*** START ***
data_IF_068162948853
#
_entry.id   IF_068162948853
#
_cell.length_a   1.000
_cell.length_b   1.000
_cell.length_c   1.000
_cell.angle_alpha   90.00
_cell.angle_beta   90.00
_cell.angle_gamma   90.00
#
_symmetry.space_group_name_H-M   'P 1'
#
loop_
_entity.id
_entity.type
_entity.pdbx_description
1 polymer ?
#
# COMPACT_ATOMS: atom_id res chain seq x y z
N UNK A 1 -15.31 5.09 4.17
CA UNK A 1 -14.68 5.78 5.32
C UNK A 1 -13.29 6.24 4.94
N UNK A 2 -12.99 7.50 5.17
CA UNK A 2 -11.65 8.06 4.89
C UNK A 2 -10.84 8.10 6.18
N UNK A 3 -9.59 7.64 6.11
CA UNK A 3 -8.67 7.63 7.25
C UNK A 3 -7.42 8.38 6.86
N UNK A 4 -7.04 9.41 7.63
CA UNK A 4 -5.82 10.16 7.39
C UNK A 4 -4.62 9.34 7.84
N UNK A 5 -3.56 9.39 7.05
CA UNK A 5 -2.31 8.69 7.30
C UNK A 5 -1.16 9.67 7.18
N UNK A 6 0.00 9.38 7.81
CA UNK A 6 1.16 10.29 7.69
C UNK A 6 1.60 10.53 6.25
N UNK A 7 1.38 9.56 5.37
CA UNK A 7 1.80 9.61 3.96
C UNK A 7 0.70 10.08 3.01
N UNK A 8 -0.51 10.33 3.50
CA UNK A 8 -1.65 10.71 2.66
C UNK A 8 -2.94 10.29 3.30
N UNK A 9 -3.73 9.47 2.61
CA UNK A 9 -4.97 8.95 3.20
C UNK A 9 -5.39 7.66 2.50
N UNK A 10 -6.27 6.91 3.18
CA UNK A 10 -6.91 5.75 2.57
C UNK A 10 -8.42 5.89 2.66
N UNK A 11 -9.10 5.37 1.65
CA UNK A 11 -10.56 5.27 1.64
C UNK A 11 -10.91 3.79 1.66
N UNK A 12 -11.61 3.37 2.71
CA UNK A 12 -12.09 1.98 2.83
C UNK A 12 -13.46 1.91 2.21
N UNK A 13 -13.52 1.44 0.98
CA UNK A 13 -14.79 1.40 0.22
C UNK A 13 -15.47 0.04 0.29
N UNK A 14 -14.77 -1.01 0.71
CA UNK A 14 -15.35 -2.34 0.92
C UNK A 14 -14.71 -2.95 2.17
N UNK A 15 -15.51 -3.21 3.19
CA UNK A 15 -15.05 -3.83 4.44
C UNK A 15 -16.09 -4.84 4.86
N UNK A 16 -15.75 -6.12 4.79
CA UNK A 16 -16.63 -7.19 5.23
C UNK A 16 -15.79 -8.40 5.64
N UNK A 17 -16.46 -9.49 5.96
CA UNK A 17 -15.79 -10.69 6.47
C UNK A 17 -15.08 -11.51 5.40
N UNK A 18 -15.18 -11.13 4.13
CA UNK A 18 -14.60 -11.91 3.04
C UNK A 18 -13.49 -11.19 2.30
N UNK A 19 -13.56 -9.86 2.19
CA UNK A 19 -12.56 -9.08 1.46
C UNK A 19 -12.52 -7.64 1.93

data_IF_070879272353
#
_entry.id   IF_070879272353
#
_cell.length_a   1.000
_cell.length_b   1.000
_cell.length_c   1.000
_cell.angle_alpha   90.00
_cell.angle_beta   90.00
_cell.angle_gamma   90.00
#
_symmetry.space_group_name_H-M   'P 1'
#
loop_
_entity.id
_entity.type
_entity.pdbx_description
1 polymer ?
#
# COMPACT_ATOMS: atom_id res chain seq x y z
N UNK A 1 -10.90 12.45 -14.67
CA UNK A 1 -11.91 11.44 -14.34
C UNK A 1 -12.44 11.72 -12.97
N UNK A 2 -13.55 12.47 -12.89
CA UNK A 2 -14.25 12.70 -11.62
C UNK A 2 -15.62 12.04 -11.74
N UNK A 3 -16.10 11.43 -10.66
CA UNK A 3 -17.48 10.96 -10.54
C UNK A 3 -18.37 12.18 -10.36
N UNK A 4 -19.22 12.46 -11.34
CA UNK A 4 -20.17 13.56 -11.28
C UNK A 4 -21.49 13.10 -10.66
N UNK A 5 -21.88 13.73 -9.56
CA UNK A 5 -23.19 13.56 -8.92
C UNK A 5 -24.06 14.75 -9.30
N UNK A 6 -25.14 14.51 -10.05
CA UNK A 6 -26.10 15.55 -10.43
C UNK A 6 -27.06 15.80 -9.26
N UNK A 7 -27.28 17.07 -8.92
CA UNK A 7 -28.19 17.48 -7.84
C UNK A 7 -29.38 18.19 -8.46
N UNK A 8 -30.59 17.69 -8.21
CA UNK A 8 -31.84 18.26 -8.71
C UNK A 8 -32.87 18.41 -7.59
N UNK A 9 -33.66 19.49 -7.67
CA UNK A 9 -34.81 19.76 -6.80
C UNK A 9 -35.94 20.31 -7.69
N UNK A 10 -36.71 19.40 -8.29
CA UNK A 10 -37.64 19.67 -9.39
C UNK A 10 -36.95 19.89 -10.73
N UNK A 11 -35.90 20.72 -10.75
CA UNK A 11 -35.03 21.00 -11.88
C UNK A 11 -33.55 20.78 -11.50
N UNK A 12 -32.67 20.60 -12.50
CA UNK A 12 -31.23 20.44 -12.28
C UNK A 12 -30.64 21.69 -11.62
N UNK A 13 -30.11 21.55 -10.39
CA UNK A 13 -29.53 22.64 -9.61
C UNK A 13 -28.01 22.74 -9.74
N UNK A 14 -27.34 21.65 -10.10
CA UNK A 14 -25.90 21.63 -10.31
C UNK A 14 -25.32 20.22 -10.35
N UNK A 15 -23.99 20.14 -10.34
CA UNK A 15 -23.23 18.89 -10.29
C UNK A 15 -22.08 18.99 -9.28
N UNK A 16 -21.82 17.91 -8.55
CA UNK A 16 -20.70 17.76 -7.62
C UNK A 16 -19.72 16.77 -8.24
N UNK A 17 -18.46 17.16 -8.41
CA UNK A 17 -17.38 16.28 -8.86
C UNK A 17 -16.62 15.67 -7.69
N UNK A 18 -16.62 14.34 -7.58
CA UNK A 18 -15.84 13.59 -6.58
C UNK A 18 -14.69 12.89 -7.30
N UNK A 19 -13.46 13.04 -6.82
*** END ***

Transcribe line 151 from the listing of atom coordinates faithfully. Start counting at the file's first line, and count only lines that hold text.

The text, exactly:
C UNK A 18 -14.69 12.89 -7.30